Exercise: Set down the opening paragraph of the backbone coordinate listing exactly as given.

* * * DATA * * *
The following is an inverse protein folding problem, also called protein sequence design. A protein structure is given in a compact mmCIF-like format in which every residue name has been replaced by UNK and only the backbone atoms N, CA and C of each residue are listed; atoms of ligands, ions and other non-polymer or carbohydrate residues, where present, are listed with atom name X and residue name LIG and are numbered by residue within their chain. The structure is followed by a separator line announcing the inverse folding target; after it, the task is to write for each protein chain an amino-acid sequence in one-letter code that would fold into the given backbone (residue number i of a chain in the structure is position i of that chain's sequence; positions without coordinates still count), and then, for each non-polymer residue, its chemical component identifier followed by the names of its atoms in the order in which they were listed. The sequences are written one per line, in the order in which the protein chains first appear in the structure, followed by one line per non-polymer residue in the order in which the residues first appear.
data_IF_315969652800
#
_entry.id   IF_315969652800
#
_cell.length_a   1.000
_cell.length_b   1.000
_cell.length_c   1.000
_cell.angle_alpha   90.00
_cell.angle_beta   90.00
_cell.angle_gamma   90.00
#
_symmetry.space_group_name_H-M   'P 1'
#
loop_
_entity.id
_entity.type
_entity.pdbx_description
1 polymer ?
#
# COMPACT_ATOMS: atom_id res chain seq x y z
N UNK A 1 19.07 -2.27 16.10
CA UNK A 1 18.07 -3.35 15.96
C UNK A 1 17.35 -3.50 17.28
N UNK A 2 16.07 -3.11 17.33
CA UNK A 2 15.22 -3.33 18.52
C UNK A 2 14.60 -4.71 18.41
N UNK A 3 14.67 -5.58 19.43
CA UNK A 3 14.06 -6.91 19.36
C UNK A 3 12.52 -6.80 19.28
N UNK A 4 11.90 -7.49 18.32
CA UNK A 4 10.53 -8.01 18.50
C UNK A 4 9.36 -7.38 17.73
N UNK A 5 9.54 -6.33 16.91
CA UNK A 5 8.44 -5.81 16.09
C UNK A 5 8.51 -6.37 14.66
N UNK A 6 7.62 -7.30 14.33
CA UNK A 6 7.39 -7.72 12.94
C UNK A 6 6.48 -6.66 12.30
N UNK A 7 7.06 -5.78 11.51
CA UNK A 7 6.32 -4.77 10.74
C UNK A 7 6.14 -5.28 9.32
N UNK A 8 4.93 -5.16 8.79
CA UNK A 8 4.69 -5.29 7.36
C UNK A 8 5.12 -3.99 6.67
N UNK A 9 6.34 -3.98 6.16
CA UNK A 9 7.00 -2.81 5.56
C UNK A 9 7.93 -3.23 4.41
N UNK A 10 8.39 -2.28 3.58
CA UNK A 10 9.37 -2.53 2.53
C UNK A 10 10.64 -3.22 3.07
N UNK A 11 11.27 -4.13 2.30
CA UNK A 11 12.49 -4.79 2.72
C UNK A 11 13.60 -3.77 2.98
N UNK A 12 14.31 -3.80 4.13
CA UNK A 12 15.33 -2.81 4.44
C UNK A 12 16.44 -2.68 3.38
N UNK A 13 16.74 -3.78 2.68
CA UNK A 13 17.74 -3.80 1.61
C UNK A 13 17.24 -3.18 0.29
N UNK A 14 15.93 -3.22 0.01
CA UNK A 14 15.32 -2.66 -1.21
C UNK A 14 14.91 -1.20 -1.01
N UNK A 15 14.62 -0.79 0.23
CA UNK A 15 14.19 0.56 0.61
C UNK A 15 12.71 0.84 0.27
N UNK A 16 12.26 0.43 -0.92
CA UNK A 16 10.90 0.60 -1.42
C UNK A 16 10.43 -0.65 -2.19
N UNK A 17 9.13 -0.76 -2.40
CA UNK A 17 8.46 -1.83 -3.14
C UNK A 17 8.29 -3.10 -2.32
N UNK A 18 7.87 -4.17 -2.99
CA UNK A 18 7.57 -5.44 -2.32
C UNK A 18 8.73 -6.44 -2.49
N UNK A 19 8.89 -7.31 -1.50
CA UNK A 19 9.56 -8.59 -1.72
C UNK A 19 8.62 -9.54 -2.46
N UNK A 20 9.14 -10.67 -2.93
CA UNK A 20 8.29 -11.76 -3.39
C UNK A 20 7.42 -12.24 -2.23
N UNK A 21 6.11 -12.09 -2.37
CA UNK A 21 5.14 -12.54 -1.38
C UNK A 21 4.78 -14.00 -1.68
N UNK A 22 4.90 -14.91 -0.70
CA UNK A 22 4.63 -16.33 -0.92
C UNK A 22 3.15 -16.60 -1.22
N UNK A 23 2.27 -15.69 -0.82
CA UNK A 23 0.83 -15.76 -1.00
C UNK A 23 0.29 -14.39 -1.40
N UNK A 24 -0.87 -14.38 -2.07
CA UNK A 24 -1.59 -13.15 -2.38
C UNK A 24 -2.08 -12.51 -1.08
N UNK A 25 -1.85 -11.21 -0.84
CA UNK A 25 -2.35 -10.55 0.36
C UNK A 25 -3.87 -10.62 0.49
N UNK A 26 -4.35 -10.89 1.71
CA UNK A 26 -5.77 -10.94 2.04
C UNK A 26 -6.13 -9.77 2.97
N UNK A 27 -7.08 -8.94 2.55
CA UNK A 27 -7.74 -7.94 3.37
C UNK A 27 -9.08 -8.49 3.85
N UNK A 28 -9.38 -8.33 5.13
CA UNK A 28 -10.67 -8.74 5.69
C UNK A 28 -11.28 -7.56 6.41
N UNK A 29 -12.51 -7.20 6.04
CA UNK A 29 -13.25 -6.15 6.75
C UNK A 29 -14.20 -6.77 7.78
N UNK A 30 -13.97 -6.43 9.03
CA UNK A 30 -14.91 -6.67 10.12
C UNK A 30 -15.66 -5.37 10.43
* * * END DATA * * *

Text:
The following is an inverse protein folding problem, also called protein sequence design. A protein structure is given in a compact mmCIF-like format in which every residue name has been replaced by UNK and only the backbone atoms N, CA and C of each residue are listed; atoms of ligands, ions and other non-polymer or carbohydrate residues, where present, are listed with atom name X and residue name LIG and are numbered by residue within their chain. The structure is followed by a separator line announcing the inverse folding target; after it, the task is to write for each protein chain an amino-acid sequence in one-letter code that would fold into the given backbone (residue number i of a chain in the structure is position i of that chain's sequence; positions without coordinates still count), and then, for each non-polymer residue, its chemical component identifier followed by the names of its atoms in the order in which they were listed. The sequences are written one per line, in the order in which the protein chains first appear in the structure, followed by one line per non-polymer residue in the order in which the residues first appear.